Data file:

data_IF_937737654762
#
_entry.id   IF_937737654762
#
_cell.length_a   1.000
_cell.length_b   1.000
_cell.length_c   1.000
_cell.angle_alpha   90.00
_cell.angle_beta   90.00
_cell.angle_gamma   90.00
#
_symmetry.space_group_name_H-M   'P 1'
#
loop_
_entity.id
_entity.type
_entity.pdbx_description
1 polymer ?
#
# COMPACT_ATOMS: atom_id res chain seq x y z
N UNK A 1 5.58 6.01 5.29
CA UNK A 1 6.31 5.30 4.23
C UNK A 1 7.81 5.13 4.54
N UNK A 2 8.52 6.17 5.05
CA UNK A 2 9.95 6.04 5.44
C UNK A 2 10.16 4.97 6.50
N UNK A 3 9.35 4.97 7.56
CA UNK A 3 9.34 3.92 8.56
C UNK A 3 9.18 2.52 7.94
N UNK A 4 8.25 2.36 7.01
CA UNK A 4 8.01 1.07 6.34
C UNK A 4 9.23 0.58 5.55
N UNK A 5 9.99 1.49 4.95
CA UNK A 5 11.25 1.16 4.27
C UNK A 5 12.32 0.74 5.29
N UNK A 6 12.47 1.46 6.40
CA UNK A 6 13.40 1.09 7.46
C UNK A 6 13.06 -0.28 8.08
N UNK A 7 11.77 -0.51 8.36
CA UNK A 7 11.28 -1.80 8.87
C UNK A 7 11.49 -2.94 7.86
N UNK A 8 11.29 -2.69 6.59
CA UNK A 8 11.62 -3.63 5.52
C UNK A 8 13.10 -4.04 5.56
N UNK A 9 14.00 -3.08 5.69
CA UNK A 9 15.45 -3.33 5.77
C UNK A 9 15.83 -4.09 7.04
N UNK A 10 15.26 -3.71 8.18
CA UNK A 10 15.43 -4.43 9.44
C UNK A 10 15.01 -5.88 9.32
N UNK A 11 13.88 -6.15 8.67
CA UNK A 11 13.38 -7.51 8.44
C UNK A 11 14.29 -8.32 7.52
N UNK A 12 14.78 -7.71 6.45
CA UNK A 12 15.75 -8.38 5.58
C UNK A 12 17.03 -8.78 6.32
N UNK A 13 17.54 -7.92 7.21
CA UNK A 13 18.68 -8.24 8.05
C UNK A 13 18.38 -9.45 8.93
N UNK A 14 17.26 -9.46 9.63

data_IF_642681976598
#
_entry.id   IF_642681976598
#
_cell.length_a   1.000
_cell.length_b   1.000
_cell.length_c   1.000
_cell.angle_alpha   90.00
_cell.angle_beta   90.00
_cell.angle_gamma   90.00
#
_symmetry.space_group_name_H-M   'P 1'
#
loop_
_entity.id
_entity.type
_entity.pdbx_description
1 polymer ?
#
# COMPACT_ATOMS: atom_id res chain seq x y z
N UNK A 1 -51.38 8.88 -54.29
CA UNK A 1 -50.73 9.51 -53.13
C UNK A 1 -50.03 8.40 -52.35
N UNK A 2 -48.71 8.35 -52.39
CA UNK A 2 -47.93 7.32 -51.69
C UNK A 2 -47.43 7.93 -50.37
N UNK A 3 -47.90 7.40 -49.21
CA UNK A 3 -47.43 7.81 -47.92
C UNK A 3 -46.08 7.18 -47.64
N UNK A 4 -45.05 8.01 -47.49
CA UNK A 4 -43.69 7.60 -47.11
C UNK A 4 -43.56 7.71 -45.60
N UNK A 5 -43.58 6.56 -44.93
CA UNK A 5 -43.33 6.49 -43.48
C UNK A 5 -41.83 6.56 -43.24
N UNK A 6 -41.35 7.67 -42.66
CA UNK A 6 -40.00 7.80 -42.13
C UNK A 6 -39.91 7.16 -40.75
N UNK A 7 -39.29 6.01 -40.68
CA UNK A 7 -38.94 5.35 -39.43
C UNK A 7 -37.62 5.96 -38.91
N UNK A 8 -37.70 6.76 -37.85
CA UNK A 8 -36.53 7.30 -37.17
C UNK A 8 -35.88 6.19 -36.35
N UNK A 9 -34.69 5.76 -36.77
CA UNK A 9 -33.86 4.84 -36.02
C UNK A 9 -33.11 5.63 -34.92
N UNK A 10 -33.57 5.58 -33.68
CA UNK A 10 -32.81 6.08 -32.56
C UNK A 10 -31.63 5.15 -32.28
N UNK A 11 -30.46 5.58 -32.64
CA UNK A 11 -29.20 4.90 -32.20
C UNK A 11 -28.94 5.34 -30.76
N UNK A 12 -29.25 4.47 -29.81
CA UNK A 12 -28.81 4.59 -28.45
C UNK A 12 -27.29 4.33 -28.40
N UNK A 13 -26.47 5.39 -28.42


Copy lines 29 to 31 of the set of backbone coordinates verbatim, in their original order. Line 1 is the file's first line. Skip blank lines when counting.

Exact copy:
C UNK A 3 9.18 2.52 7.94
N UNK A 4 8.25 2.36 7.01
CA UNK A 4 8.01 1.07 6.34